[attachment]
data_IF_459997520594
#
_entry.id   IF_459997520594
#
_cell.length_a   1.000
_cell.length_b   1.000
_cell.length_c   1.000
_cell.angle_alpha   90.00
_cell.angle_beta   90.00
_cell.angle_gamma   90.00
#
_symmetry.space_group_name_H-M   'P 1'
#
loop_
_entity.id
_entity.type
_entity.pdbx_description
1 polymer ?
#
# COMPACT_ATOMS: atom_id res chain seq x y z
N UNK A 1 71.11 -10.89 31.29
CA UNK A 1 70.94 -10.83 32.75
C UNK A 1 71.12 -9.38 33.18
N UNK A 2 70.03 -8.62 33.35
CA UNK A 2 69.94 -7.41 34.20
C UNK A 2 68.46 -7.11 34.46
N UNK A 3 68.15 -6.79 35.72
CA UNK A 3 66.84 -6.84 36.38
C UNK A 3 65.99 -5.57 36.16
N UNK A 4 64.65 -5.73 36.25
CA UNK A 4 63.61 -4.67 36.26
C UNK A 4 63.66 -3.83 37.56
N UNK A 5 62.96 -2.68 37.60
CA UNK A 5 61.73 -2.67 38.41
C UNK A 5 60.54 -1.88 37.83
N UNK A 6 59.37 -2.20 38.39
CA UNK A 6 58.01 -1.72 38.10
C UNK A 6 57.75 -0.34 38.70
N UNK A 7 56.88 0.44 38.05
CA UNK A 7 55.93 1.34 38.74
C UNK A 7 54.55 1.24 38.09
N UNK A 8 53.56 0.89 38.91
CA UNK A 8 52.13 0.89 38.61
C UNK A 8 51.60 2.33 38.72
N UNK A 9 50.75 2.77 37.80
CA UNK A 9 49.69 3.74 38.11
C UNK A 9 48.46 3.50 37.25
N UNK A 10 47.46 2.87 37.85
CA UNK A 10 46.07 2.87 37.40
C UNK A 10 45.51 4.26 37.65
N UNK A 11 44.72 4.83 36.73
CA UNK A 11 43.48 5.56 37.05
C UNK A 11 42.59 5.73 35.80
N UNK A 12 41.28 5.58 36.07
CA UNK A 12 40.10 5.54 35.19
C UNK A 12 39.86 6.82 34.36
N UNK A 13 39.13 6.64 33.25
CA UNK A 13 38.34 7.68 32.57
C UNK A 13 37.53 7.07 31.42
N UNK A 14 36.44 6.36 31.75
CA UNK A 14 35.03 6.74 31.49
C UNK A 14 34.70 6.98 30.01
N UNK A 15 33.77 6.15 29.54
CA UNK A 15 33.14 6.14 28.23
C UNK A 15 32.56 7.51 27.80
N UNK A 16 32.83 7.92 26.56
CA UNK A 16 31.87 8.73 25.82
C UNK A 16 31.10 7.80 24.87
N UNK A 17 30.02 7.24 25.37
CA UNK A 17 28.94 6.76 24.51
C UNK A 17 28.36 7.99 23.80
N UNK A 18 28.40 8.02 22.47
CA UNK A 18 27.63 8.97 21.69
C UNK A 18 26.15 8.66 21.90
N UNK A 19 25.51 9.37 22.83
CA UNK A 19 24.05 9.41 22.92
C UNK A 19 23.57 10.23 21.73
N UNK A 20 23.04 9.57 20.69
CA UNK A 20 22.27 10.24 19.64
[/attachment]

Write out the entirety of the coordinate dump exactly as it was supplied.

data_IF_459997520594
#
_entry.id   IF_459997520594
#
_cell.length_a   1.000
_cell.length_b   1.000
_cell.length_c   1.000
_cell.angle_alpha   90.00
_cell.angle_beta   90.00
_cell.angle_gamma   90.00
#
_symmetry.space_group_name_H-M   'P 1'
#
loop_
_entity.id
_entity.type
_entity.pdbx_description
1 polymer ?
#
# COMPACT_ATOMS: atom_id res chain seq x y z
N UNK A 1 71.11 -10.89 31.29
CA UNK A 1 70.94 -10.83 32.75
C UNK A 1 71.12 -9.38 33.18
N UNK A 2 70.03 -8.62 33.35
CA UNK A 2 69.94 -7.41 34.20
C UNK A 2 68.46 -7.11 34.46
N UNK A 3 68.15 -6.79 35.72
CA UNK A 3 66.84 -6.84 36.38
C UNK A 3 65.99 -5.57 36.16
N UNK A 4 64.65 -5.73 36.25
CA UNK A 4 63.61 -4.67 36.26
C UNK A 4 63.66 -3.83 37.56
N UNK A 5 62.96 -2.68 37.60
CA UNK A 5 61.73 -2.67 38.41
C UNK A 5 60.54 -1.88 37.83
N UNK A 6 59.37 -2.20 38.39
CA UNK A 6 58.01 -1.72 38.10
C UNK A 6 57.75 -0.34 38.70
N UNK A 7 56.88 0.44 38.05
CA UNK A 7 55.93 1.34 38.74
C UNK A 7 54.55 1.24 38.09
N UNK A 8 53.56 0.89 38.91
CA UNK A 8 52.13 0.89 38.61
C UNK A 8 51.60 2.33 38.72
N UNK A 9 50.75 2.77 37.80
CA UNK A 9 49.69 3.74 38.11
C UNK A 9 48.46 3.50 37.25
N UNK A 10 47.46 2.87 37.85
CA UNK A 10 46.07 2.87 37.40
C UNK A 10 45.51 4.26 37.65
N UNK A 11 44.72 4.83 36.73
CA UNK A 11 43.48 5.56 37.05
C UNK A 11 42.59 5.73 35.80
N UNK A 12 41.28 5.58 36.07
CA UNK A 12 40.10 5.54 35.19
C UNK A 12 39.86 6.82 34.36
N UNK A 13 39.13 6.64 33.25
CA UNK A 13 38.34 7.68 32.57
C UNK A 13 37.53 7.07 31.42
N UNK A 14 36.44 6.36 31.75
CA UNK A 14 35.03 6.74 31.49
C UNK A 14 34.70 6.98 30.01
N UNK A 15 33.77 6.15 29.54
CA UNK A 15 33.14 6.14 28.23
C UNK A 15 32.56 7.51 27.80
N UNK A 16 32.83 7.92 26.56
CA UNK A 16 31.87 8.73 25.82
C UNK A 16 31.10 7.80 24.87
N UNK A 17 30.02 7.24 25.37
CA UNK A 17 28.94 6.76 24.51
C UNK A 17 28.36 7.99 23.80
N UNK A 18 28.40 8.02 22.47
CA UNK A 18 27.63 8.97 21.69
C UNK A 18 26.15 8.66 21.90
N UNK A 19 25.51 9.37 22.83
CA UNK A 19 24.05 9.41 22.92
C UNK A 19 23.57 10.23 21.73
N UNK A 20 23.04 9.57 20.69
CA UNK A 20 22.27 10.24 19.64